European Union (EU) countries were urged by Brussels to take measures to protect journalists after an increase in the number of attacks on members of the press.
The European Commission urged governments to create free contact points for threatened media professionals, ensuring a quick response from the authorities. Brussels also wants reporters who are victims of crimes to have guaranteed access to legal advice and shelter, reported this Thursday the Guardian.
The Commission stated that, in 2020, 908 of these professionals were attacked in 23 EU Member States. He also pointed to the murders of Daphne Caruana Galizia, from Malta, and Ján Kuciak, from Slovakia, who were investigating cases of corruption in their countries of origin. This year, the Dutchman Peter de Vries was murdered in Amsterdam and the Greek Giorgos Karaivaz was gunned down on his way home from work.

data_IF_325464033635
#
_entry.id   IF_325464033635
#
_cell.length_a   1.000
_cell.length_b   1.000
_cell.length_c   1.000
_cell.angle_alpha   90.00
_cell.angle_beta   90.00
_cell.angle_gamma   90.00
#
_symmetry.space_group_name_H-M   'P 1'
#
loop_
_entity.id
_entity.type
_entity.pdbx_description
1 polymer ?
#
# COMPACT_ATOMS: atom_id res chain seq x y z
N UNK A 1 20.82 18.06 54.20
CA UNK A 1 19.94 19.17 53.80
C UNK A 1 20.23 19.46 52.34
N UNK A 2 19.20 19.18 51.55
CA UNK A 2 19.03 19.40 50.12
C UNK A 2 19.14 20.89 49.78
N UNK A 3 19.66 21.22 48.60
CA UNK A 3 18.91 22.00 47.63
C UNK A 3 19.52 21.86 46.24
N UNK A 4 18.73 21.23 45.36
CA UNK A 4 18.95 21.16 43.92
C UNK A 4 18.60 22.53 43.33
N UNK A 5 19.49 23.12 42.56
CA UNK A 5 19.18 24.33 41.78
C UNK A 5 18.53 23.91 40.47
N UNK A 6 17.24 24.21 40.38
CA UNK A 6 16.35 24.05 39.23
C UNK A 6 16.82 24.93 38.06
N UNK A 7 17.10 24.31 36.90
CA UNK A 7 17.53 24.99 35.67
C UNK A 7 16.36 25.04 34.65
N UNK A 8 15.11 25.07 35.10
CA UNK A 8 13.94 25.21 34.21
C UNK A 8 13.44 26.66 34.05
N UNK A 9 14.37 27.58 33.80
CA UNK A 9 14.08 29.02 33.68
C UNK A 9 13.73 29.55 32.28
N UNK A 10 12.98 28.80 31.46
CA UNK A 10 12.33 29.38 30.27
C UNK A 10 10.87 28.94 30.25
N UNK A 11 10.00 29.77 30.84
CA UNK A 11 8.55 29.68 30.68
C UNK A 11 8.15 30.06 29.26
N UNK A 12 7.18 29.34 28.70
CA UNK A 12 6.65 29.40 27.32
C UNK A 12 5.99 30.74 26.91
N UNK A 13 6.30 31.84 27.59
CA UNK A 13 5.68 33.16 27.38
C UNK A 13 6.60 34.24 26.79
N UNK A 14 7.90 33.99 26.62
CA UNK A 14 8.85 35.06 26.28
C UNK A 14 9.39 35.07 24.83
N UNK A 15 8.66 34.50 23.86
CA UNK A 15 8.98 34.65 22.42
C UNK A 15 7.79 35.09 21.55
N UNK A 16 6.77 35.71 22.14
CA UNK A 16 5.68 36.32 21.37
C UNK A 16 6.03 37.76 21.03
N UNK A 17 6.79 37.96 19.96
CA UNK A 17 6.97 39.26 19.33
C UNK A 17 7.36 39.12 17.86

In her annual “state of the union” speech, which took place on Wednesday, Commission Chair Ursula von der Leyen said that in 2022 she would present a law to safeguard the press independence.
In Hungary, independent media outlets were shut down or bought up by pro-government figures. Poland is debating a bill to ban companies outside the European Economic Area from majority ownership in national broadcasters.
Bulgaria is considered the worst EU member state in terms of press freedom, according to Reporters Without Borders (RSF). The World Press Freedom Index, created by the organization, reveals the gloomy situation for the media in Hungary (92nd place), Malta (81st), Greece (70th) and Poland (64th).
For RSF, the EU recommendations are a “step in the right direction”, but warned of the inability or reluctance of authorities in some countries to protect journalists. “Every effort must be made to ensure that these recommendations become a reality,” said Julie Majerczak, the organization’s EU representative.